Categories
Life & Philosophy Productivity & Work

More time is better than more money

Time is the most valuable asset we have, yet we often fritter away the minutes using money.

Instead of walking up the mountain, we pay to take the lift. Instead of using the local train, we hop in a more expensive cab ride. Such convenience circumvents the lived experience.

The most memorable experiences are the ones that stem the pace and allow us to notice the minutiae: the smells, the way people move, communicate, and dress. Ceasing the fight with time, life generates novelty.

Travel, while requiring the funds to do so, is nonetheless a priceless activity. Writes Kevin Kelly in his piece More time is better than more money, living in the present opens a secret vault.

“Here is what I learned from 40 years of traveling: Of the two modes, it is far better to have more time than money.

When you have abundant time you can get closer to core of a place. You can hang around and see what really happens. You can meet a wider variety of people. You can slow down until the hour that the secret vault is opened. You have enough time to learn some new words, to understand what the real prices are, to wait out the weather, to get to that place that takes a week in a jeep.”

Kevin Kelly

No one is doubting that money makes one’s life easier. But we can either like and enviable Instagram photo or try to live it.

Money cheats time by replacing experiences with immediate gratification. The challenges along the way are the richest experiences in disguise. “So if you have a choice,” Kelley writes, “travel with more time than money. You’ll be richer.”

Categories
Creativity Productivity & Work

Keep them guessing

They say write to be understood. But what’s the point in spelling it all out?

Said author William Faulkner in an interview with the Paris Review:

INTERVIEWER

Some people say they can’t understand your writing, even after they read it two or three times. What approach would you suggest for them?

FAULKNER

Read it four times.

Write to be misunderstood?

It doesn’t hurt to make an arcane reference here and there to keep the reader guessing. Obscurity is luminosity.

Said author Jonathan Franzen in lunch with the Financial Times:

“I think you have to have a few things that you have to kind of chew on to get.”

When you first listen to a new Radiohead song, something about it sounds off. But after a few listens, the sounds in between appear and ameliorate Thom Yorke‘s mystical voice. Nothing makes sense, but the emotional tug works, the same way laughter doesn’t need thought.

It shouldn’t be the author or musician’s goal to demystify everything. The maker is often still figuring it out himself, recasting their own interpretation.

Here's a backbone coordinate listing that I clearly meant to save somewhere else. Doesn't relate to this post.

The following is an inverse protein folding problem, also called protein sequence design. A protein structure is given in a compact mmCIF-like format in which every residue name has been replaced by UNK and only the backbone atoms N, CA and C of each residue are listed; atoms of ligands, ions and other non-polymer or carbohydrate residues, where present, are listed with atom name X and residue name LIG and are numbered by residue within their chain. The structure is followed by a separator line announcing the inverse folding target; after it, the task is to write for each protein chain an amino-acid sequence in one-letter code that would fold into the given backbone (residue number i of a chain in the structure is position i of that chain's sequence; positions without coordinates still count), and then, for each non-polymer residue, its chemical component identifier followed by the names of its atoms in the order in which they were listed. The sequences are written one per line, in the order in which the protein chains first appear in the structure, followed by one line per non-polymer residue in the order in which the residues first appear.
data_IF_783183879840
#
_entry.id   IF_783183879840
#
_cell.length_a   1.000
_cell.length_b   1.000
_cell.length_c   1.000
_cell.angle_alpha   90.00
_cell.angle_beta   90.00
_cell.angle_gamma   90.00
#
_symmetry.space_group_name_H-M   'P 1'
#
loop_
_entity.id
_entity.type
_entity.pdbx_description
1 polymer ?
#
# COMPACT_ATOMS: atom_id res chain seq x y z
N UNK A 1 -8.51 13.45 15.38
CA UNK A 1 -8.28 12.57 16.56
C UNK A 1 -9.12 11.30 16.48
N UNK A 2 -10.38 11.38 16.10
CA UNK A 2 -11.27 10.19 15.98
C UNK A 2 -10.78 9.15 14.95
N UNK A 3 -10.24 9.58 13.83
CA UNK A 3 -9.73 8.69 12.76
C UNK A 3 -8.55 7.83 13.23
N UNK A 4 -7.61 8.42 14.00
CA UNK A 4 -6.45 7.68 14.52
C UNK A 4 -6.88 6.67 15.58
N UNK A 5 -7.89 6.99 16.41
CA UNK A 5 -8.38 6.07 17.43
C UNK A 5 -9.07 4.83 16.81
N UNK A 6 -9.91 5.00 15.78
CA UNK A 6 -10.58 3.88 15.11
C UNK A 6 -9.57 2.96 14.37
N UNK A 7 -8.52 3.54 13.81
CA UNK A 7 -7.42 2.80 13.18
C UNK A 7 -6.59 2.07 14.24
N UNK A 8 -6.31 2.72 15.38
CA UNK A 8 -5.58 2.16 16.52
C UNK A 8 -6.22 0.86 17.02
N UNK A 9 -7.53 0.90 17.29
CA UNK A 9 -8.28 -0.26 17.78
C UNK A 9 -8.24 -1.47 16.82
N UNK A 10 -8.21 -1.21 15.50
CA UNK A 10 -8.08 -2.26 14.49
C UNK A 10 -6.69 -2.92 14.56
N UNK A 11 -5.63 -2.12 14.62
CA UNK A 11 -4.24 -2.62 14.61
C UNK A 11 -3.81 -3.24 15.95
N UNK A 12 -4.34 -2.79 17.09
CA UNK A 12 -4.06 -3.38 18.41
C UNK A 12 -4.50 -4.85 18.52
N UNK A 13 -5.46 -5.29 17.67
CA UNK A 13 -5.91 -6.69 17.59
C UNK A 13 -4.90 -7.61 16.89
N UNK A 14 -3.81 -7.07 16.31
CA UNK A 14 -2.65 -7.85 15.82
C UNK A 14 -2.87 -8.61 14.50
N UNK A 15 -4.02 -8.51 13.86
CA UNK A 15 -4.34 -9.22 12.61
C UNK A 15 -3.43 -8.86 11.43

Categories
Arts Life & Philosophy Productivity & Work Tech

Brian Eno: ‘Try not to get a job’

What would the world look like if everyone was guaranteed a basic income?

For musician Brian Eno, that society would put a lot more emphasis on time well spent.

“Try not to get a job. Try to leave yourself in a position where you do the things you want to do with your time and where you take maximum advantage of wherever your possibilities are.”

Brian Eno

Of course, not everyone can afford to remain jobless; the harsh reality is that work pays the bills and keeps us alive. But as more jobs get outsourced to robots and artificial intelligence, humans will need new ways to think about their responsibility.

What will we do when there’s no work to be done?

Work defines who we are. It forms the nucleus of our identity. However, a jobless world may encourage more innovative thinking about ourselves and our role in a secular, globalized world.  Perhaps it’ll compel some people to pursue more passionate work, the type of vocations that choose them instead of the other way around.

In such a world, we’ll be makers instead of cogs, thinkers instead of algorithmic lemmings. Writes Oliver Burkeman in The Antidote: “There is a positive correlation between the fear of death and the sense of unlived life.”

To work on something we actually enjoy is to live.

Categories
Books Productivity & Work

Henry Miller on why we create

“I reached out for something to attach myself to—and I found nothing. But in reaching out, in the effort to grasp, to attach myself, left high and dry as I was, I nevertheless found something I had not looked for—myself. I found that what I had desired all my life was not to live—if what others are doing is called living—but to express myself. I realized that I had never had the least interest in living, but only in this which I am doing now, something which is parallel to life, of it at the same time, and beyond it. What is true interests me scarcely at all, nor even what is real; only that interests me which I imagine to be, that which I had stifled every day in order to live.”

Henry Miller, Tropic of Capricorn
Categories
Books Productivity & Work Writing

Steve Hely: ‘Writing a novel is a pain in the ass’

Writing a novel — actually picking the words and filling in paragraphs — is a tremendous pain in the ass. Now that TV’s so good and the Internet is an endless forest of distraction, it’s damn near impossible. That should be taken into account when ranking the all-time greats. Somebody like Charles Dickens, for example, who had nothing better to do except eat mutton and attend public hangings, should get very little credit.

Steve Hely, How I Became a Famous Novelist
Categories
Life & Philosophy Productivity & Work

The plasticity of consciousness

Knowledge helps one toggle the symbiosis of order and disorder.

Free to fool around, the mind treads confidently in its concrete plan. But the soul refuses to pay the price for rigidity — the head and the heart remain adaptable.

Never too invested to quit, pledged to keep pushing in one direction, we proceed with a tranquil approach to progress.